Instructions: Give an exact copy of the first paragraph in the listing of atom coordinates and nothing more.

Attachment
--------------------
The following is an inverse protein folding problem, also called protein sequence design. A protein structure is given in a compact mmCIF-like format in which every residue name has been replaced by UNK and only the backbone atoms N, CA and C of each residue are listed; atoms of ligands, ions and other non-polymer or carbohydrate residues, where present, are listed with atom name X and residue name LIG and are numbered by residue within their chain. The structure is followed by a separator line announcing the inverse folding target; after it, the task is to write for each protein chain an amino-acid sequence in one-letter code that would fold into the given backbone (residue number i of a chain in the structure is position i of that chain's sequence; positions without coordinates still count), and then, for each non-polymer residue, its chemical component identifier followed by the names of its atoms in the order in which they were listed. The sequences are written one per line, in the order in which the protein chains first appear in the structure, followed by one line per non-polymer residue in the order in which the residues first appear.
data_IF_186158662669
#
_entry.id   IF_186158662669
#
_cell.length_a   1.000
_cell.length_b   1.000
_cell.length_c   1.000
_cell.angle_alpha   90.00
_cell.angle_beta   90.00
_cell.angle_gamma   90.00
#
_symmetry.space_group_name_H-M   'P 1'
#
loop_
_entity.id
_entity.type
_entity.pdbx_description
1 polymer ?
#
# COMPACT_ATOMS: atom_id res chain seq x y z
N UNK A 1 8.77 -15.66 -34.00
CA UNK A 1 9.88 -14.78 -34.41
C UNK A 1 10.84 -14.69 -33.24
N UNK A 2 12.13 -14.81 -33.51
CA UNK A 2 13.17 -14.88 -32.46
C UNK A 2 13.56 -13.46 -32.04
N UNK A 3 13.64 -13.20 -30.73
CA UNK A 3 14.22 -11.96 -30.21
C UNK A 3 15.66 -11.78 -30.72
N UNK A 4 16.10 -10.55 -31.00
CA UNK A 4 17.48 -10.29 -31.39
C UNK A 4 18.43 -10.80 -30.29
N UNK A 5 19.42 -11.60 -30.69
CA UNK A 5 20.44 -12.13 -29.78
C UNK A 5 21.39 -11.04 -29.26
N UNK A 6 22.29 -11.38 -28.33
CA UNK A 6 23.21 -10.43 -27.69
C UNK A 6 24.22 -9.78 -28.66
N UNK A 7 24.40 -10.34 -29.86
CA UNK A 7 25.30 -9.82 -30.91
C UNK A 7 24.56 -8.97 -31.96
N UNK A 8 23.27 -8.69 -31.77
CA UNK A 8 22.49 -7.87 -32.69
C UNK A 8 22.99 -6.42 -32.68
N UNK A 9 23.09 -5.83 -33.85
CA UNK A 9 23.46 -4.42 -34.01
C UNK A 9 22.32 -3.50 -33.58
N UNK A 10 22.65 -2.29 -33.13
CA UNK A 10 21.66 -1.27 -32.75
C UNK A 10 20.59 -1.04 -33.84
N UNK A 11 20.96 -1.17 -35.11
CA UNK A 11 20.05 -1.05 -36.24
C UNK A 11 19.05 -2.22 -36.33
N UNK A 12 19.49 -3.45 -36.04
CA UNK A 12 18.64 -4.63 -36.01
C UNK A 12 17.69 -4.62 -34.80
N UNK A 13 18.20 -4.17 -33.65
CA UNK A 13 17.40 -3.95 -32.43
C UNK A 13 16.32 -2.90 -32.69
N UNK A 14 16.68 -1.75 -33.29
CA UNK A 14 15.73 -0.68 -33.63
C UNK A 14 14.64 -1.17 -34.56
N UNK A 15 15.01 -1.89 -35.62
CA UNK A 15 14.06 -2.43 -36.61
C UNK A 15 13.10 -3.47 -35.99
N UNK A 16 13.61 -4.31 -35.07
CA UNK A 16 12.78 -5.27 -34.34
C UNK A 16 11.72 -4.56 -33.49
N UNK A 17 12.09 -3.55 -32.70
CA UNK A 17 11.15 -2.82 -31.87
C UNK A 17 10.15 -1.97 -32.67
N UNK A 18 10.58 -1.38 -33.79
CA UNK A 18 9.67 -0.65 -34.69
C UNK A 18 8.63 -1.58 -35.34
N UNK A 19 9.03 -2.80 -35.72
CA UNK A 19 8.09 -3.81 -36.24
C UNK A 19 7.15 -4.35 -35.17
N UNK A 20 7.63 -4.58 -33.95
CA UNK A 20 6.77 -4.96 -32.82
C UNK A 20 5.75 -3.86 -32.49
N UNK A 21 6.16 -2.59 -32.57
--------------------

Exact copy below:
The following is an inverse protein folding problem, also called protein sequence design. A protein structure is given in a compact mmCIF-like format in which every residue name has been replaced by UNK and only the backbone atoms N, CA and C of each residue are listed; atoms of ligands, ions and other non-polymer or carbohydrate residues, where present, are listed with atom name X and residue name LIG and are numbered by residue within their chain. The structure is followed by a separator line announcing the inverse folding target; after it, the task is to write for each protein chain an amino-acid sequence in one-letter code that would fold into the given backbone (residue number i of a chain in the structure is position i of that chain's sequence; positions without coordinates still count), and then, for each non-polymer residue, its chemical component identifier followed by the names of its atoms in the order in which they were listed. The sequences are written one per line, in the order in which the protein chains first appear in the structure, followed by one line per non-polymer residue in the order in which the residues first appear.